Beer Halls Give Last Call to Baby-Friendly Drinking Scene

By Meredith Hoffman on March 19, 2013 7:10am | Updated on March 19, 2013 8:44am

WILLIAMSBURG — Brooklyn bars are giving the baby drinking crowd a last call.

Though Williamsburg beer halls welcome kids — and parents in need of a drink after a hard day of calming tantrums and navigating city streets with strollers — they're setting strict curfews on the way-underage set.

The no-kids-after-8 p.m. policies are designed to help keep evening drinking sane for adults who don't want to feel they're imbibing in a preschool.

"Radegast and Spritzenhaus have curfews for the babies," said neighborhood mom Courtney Brett. "It's great for all of us, because what baby is going to stay up past 8 p.m.?"

Brett and other young parents who were drawn to the neighborhood for its nightlife have created their own day drinking scene, filling Radegast and Spritzenhaus in the afternoons with their toddlers, Brett and other residents said.

"We've had moms' group meet-ups in bars," said Brett, echoing a tradition that's long been common in Park Slope, which is heavily saturated with young families.

"Radegast and Spritzenhaus are good because a lot of other places around here aren't baby friendly."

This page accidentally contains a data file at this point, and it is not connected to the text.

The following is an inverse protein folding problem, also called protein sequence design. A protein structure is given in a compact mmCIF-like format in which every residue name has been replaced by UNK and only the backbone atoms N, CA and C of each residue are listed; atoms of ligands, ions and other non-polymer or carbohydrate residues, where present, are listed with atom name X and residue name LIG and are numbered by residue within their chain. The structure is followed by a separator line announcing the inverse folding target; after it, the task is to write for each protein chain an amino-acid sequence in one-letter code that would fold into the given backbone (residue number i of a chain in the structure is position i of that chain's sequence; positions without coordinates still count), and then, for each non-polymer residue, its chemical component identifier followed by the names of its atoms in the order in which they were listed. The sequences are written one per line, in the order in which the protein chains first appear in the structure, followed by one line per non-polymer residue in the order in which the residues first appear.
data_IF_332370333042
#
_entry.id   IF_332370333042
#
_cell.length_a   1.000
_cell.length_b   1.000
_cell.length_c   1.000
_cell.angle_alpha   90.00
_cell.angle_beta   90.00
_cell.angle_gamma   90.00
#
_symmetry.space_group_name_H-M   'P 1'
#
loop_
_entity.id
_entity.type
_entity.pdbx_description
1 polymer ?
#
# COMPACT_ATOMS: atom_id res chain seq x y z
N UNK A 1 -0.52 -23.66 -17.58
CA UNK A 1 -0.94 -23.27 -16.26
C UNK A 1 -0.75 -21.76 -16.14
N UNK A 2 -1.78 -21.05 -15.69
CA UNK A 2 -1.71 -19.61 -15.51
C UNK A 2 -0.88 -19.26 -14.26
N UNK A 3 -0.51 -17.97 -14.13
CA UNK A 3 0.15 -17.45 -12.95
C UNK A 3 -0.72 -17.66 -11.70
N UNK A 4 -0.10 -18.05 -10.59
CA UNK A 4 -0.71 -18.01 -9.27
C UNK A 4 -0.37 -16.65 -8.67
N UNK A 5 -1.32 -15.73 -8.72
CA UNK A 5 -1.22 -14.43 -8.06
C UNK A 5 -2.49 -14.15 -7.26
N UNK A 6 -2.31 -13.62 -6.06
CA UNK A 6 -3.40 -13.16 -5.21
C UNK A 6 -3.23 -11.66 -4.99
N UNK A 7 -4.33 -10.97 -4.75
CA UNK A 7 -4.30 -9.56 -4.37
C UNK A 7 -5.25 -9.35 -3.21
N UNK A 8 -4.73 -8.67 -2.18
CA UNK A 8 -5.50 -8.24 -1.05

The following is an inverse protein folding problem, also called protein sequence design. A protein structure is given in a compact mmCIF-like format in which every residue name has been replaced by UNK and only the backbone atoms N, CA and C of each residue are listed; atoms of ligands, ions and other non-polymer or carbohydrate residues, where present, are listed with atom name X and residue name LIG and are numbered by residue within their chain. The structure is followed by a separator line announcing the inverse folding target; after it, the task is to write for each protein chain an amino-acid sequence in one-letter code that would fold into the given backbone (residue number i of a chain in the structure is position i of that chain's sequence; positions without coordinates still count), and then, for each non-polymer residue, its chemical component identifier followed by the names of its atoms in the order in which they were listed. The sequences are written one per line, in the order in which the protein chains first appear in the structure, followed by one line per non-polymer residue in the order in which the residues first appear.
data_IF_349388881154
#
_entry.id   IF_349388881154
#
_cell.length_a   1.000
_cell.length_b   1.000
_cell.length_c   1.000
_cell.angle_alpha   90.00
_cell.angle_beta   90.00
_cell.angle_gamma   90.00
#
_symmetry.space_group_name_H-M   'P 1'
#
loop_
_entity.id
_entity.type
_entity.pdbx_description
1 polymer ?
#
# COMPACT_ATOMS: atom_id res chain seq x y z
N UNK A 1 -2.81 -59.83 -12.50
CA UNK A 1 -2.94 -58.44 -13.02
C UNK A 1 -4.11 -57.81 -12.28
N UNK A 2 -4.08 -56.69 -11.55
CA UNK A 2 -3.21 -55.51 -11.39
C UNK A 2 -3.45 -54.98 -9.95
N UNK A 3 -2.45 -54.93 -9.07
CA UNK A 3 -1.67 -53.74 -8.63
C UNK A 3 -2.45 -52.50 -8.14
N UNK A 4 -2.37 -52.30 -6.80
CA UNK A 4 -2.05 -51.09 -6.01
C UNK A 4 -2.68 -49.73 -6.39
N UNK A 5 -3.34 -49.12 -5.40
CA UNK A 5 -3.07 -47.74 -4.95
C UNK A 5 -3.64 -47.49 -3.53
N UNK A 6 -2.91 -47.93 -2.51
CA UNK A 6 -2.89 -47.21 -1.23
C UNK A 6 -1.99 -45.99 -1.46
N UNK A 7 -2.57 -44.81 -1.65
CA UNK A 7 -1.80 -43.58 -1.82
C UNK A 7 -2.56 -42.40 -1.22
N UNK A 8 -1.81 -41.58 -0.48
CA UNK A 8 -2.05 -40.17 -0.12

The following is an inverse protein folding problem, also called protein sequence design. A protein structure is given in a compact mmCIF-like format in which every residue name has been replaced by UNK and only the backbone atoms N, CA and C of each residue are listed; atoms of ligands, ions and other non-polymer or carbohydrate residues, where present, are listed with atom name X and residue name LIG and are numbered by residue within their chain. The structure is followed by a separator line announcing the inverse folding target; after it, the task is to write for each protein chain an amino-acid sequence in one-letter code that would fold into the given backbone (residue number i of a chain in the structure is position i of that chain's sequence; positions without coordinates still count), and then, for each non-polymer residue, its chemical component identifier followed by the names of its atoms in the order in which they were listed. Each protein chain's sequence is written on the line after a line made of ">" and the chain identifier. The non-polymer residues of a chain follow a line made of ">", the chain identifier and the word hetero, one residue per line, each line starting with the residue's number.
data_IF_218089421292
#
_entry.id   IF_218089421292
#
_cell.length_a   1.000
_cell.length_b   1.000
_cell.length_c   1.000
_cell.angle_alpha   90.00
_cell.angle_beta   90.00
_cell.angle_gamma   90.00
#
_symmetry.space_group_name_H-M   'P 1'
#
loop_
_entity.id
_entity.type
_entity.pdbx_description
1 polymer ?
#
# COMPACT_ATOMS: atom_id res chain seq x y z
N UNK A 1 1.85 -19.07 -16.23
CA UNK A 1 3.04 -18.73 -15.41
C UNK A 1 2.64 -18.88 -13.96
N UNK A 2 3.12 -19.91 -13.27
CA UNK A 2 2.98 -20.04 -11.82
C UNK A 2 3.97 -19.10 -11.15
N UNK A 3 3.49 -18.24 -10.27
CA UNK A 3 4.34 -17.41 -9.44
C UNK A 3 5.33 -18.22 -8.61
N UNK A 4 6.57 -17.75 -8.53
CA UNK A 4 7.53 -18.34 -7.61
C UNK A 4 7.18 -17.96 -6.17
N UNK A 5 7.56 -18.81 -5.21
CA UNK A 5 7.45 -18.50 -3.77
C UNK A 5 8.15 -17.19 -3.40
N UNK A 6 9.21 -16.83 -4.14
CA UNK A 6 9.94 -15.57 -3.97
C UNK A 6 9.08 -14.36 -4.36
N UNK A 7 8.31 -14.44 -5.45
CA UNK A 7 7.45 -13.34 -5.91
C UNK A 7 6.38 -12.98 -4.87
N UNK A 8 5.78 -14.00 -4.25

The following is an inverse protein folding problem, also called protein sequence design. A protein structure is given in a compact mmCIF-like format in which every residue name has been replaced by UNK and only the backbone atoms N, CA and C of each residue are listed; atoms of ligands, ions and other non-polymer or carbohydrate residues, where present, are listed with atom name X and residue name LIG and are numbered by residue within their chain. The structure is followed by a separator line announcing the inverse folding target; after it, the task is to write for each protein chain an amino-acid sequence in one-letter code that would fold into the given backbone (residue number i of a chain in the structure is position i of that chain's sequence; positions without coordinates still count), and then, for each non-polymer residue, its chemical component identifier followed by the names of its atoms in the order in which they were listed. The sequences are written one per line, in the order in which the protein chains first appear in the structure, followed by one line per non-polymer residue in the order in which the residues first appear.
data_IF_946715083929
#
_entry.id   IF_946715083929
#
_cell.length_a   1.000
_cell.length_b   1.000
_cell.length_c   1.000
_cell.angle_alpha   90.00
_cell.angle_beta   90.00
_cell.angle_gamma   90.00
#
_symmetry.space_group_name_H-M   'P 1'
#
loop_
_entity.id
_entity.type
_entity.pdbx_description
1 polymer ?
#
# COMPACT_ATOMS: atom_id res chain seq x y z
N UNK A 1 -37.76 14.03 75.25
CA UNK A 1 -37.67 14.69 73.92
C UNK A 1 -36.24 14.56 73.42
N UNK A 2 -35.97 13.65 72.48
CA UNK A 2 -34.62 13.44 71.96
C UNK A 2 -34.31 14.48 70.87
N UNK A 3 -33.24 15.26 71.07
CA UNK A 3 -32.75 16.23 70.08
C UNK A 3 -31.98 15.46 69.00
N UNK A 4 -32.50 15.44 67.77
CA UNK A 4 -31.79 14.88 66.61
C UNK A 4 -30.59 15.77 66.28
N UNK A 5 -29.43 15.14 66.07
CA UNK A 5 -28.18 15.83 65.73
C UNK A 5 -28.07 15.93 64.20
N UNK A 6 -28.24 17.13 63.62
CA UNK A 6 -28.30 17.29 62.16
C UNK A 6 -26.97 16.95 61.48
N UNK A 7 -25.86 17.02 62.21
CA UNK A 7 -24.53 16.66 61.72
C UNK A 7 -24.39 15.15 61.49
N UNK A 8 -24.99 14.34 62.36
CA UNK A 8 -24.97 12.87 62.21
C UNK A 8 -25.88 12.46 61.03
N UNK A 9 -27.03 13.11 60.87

Yael Eisele, who often takes her 5-year-old son and 2-year-old daughter to Spritzenhaus on afternoons because "it's pretty empty, there are big benches and there are always kids there," said she'd faced resistance from some single bar-goers who claimed her kids were out of place.

"Someone at Spritzenhaus once said to me, 'I don't drink my beer in the playground,'" recalled Eisele.

"People go out and relax, and I get it, not everybody wants to have kids around, especially if [the kids] are going crazy."

Staff at the two beer halls maintained that babies were welcome until the later hours of the evening. Radegast is open until 8 p.m. for under-age customers, and Spritzenhaus asks kids to leave at 7 p.m. 

Brett, part of a 90-member Brooklyn mothers group with only Williamsburg moms who gave birth this fall, said all the "hipsters" who had kids in the area needed somewhere to go.

"These bars are loud," she said as she held her son Henry down the street from her Kent Avenue apartment. "It's great because if your baby starts crying, nobody can hear it."

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